Fortunately, we had a lot of organizations, such as Artist Boat and Galveston Island Nature Tourism Council, already doing a lot of work, so we were able to use a lot of preexisting efforts to meet the criteria. Some of American Bird Conservancy's efforts protecting beach-nesting birds fit a criterion related to protecting nesting areas.

Still, it took a while to put all the pieces together for the application, to make sure that we fit all the criteria and that we could commit to it, because you have to submit a report each year detailing how you accomplished the work.

Did the process of applying to be a Bird City lead to more conservation work on top of what you were already doing?

We really worked on going above and beyond for the category of trying to increase awareness across the community. We printed out a bird flier and put it into 20,000 residents’ mailboxes through their monthly water bill. The city lets organizations promote things in the monthly water bills, and I helped create this flier, which went out in the February 2021 water bill as a preparation for spring migration.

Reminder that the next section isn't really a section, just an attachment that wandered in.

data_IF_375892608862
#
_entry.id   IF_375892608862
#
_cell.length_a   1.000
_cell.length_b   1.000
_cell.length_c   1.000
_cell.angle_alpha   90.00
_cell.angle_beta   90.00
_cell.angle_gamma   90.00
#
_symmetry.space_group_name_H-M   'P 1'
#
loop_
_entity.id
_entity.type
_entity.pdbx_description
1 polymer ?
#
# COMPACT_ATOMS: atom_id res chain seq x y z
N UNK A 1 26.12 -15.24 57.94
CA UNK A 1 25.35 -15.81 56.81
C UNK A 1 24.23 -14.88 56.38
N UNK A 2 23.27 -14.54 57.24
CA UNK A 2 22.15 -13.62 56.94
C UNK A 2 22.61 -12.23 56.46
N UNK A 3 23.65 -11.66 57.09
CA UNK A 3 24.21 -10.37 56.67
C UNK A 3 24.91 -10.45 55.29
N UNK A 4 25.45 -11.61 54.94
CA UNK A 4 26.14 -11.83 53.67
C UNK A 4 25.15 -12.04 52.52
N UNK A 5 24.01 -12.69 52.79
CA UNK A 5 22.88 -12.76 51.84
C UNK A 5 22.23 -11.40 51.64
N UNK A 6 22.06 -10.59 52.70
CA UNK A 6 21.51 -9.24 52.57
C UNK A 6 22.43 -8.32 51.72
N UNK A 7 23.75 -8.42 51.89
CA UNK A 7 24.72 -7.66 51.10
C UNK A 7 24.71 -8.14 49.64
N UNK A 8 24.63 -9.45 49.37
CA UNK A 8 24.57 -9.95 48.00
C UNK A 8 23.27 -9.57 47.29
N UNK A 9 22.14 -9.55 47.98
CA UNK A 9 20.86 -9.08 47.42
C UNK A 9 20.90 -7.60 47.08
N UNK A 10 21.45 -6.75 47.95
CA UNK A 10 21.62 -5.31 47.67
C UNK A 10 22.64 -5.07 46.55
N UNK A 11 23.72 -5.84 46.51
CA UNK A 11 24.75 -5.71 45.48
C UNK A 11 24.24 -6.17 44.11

It listed things that you can do in preparation for the birds that are about to arrive in Galveston, such as planting natives, turning out lights, and keeping your cats indoors. All of these are criteria for the Bird City Texas application.

How does it feel to officially be a Bird City?

We feel very proud -- we’re so proud of this designation, and we promote it left and right. Our partner, the Galveston Nature Tourism Council, is using this as an opportunity to create more projects. We’re doing even more than what we said we would do. We want to share this with the masses, so we’re creating new opportunities to help spread the word.